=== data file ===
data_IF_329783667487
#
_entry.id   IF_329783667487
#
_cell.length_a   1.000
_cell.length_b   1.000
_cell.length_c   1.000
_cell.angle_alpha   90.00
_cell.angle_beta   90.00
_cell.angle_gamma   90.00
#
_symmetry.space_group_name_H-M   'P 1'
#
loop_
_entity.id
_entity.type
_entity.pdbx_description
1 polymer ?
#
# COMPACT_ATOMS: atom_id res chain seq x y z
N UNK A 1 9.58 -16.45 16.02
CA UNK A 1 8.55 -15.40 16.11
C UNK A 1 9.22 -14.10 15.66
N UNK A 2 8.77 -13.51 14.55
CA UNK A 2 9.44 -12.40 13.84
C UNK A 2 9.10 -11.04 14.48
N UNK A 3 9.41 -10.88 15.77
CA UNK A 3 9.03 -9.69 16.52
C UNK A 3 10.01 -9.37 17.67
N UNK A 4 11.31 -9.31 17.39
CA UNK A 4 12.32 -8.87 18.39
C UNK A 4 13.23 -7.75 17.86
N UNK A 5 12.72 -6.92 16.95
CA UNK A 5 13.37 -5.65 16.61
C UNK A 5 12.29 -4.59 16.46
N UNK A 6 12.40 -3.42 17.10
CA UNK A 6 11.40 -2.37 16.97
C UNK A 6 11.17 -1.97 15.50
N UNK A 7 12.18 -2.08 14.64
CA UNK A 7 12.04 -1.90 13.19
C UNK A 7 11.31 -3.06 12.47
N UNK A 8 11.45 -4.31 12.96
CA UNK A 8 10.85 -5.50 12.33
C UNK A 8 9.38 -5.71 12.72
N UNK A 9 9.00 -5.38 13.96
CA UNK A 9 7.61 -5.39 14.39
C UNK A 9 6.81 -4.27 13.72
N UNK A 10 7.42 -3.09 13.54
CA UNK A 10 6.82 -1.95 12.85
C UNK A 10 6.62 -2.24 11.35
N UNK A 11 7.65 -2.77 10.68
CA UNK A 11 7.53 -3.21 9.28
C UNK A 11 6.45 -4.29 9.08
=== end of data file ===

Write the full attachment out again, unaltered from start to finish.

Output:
data_IF_329783667487
#
_entry.id   IF_329783667487
#
_cell.length_a   1.000
_cell.length_b   1.000
_cell.length_c   1.000
_cell.angle_alpha   90.00
_cell.angle_beta   90.00
_cell.angle_gamma   90.00
#
_symmetry.space_group_name_H-M   'P 1'
#
loop_
_entity.id
_entity.type
_entity.pdbx_description
1 polymer ?
#
# COMPACT_ATOMS: atom_id res chain seq x y z
N UNK A 1 9.58 -16.45 16.02
CA UNK A 1 8.55 -15.40 16.11
C UNK A 1 9.22 -14.10 15.66
N UNK A 2 8.77 -13.51 14.55
CA UNK A 2 9.44 -12.40 13.84
C UNK A 2 9.10 -11.04 14.48
N UNK A 3 9.41 -10.88 15.77
CA UNK A 3 9.03 -9.69 16.52
C UNK A 3 10.01 -9.37 17.67
N UNK A 4 11.31 -9.31 17.39
CA UNK A 4 12.32 -8.87 18.39
C UNK A 4 13.23 -7.75 17.86
N UNK A 5 12.72 -6.92 16.95
CA UNK A 5 13.37 -5.65 16.61
C UNK A 5 12.29 -4.59 16.46
N UNK A 6 12.40 -3.42 17.10
CA UNK A 6 11.40 -2.37 16.97
C UNK A 6 11.17 -1.97 15.50
N UNK A 7 12.18 -2.08 14.64
CA UNK A 7 12.04 -1.90 13.19
C UNK A 7 11.31 -3.06 12.47
N UNK A 8 11.45 -4.31 12.96
CA UNK A 8 10.85 -5.50 12.33
C UNK A 8 9.38 -5.71 12.72
N UNK A 9 9.00 -5.38 13.96
CA UNK A 9 7.61 -5.39 14.39
C UNK A 9 6.81 -4.27 13.72
N UNK A 10 7.42 -3.09 13.54
CA UNK A 10 6.82 -1.95 12.85
C UNK A 10 6.62 -2.24 11.35
N UNK A 11 7.65 -2.77 10.68
CA UNK A 11 7.53 -3.21 9.28
C UNK A 11 6.45 -4.29 9.08